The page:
I have a couple of things to confess before I get into this book: I am a fan of Larken Rose's political writing and this book pisses me off.
For the first part, I believe Rose to be one of the foremost writers of anarchistic political thought today. He has a way of concisely, deliberately, and succinctly explaining facets of free range thought. He does it without flowery language nor does he do it by resorting to collegiate-level writing that few enjoy or understand.
For the second bit, the fact that he can do that and write a really great novel pisses me off. Why? Because I've tried to write fiction. Many times. It's a lot harder than you'd think. Larken makes it look easy. Bastard.
That should tell you where I'm going with this review. The Iron Web is likely the best modern book I've read since John Ross' Unintended Consequences. The two books have a somewhat similar trail, being about the police state and emerging freedom, but they have two very different ways of expressing the idea.
The story that The Iron Web revolves around is relatively simple. A group of anarchists live in the woods of Northern Arizona. The government, of course, calls them terrorists. Soon enough, the standard Waco/Ruby Ridge scenario begins.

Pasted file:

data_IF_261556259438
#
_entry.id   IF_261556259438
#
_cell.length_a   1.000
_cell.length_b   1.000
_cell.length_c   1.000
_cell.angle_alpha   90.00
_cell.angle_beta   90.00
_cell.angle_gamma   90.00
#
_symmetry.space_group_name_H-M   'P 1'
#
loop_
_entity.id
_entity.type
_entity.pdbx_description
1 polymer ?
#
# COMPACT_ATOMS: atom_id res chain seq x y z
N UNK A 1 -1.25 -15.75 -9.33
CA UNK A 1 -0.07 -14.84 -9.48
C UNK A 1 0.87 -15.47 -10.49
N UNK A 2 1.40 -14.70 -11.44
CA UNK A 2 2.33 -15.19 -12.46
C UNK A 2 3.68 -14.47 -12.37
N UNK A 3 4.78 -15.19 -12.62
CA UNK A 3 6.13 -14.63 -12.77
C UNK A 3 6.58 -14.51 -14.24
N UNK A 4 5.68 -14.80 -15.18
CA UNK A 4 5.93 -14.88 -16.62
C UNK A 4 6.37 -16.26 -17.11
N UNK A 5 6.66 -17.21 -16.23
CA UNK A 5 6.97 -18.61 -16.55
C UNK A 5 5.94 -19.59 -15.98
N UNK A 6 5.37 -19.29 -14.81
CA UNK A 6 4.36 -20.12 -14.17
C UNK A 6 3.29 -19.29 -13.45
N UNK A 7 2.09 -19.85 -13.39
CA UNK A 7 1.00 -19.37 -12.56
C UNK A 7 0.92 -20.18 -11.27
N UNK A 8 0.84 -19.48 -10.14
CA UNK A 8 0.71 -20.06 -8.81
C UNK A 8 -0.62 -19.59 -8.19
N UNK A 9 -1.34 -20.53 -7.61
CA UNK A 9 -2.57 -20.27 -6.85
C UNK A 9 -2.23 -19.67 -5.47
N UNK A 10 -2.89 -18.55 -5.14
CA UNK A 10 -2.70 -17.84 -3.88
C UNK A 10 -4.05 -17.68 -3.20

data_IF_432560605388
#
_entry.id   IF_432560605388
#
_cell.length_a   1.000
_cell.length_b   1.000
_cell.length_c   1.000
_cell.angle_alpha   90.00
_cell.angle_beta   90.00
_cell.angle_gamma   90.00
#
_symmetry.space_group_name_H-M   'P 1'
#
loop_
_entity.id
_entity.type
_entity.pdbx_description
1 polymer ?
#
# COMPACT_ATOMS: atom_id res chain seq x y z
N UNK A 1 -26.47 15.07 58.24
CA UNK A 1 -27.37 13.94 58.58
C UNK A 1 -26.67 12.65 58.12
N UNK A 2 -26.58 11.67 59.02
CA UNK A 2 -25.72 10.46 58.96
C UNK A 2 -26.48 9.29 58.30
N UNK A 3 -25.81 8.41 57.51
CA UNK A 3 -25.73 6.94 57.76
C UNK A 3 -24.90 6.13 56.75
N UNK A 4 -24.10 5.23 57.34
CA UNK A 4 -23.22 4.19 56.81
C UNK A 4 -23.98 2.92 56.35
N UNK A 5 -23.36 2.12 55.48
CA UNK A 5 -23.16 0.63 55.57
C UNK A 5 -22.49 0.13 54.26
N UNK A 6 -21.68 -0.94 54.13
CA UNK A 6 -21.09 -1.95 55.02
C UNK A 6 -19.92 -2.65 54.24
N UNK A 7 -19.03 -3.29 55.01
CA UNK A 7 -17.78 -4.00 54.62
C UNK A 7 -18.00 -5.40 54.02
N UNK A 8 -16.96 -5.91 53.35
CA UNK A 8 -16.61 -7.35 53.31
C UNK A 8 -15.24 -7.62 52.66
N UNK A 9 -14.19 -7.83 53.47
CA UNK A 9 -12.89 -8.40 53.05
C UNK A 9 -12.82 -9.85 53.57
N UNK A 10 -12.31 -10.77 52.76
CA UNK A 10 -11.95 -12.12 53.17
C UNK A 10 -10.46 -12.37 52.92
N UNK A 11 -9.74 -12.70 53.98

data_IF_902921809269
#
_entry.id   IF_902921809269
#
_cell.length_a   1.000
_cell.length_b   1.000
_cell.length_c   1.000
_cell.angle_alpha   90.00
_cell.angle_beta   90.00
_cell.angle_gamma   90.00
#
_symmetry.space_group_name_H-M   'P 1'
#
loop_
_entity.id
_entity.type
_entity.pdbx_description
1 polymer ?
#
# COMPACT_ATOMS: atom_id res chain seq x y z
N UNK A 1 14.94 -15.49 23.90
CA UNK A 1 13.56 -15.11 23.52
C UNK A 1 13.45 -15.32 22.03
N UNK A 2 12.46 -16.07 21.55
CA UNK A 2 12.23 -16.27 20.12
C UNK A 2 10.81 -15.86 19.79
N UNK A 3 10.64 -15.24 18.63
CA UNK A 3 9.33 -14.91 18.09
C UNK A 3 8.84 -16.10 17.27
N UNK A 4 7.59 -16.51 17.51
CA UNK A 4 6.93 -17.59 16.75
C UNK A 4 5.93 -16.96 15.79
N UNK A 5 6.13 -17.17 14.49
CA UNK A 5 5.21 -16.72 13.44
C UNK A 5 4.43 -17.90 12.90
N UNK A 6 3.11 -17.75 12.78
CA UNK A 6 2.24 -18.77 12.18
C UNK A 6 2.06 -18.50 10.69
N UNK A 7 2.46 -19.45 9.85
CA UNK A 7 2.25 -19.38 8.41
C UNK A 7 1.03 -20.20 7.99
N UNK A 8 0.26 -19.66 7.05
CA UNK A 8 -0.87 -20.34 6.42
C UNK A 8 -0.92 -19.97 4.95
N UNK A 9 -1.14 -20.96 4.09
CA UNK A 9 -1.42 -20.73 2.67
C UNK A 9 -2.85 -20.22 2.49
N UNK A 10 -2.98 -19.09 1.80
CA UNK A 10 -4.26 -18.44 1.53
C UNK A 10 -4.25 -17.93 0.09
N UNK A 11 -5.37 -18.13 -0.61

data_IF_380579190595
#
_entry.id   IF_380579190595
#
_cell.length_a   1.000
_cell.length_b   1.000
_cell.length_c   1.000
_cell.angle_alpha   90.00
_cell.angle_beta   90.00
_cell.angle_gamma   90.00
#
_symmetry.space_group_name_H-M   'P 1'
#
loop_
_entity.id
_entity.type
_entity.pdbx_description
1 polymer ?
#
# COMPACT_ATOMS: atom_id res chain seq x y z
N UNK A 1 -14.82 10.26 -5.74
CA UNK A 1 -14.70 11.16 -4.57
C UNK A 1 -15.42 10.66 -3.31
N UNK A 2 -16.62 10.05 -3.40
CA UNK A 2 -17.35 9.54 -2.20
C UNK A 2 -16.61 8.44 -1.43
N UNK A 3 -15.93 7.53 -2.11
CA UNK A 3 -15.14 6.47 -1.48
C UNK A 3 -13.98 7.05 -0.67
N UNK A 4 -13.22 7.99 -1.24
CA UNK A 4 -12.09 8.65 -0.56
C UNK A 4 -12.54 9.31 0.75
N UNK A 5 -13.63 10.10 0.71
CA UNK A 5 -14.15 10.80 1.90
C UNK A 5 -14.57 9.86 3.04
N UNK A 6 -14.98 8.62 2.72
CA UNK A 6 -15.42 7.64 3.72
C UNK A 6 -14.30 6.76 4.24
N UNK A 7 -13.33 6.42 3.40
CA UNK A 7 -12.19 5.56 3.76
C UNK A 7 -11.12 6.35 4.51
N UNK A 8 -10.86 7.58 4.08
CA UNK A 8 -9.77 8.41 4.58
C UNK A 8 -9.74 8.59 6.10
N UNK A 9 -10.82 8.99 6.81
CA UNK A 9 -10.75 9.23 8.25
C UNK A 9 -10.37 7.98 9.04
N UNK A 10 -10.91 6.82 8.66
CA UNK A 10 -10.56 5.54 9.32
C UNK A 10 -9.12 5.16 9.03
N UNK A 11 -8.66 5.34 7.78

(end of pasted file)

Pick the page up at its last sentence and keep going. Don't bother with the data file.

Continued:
The story mostly revolves around three major characters:
- Jessica, a well-to-do 19-year-old innocent,
- Jason, a rookie BATFE agent, and
- Betsy, personal secretary to a Senator who is the President-elect.
The story unfolds both in the woods of Arizona and in the office of a United States Senator. The two worlds are very different, the goings-on are related, but the perspectives are mostly at odds.
The Iron Web is an excellent read and well worth the time. It will enlighten and entertain any libertarian, anarchist, or Glenn Beck wannabe. Neo-cons probably won't like it and Obamabots will hate it.
I highly recommend this book, which you can get from the author at this link.
DISCLOSURE OF MATERIAL CONNECTION: http://cmp.ly/0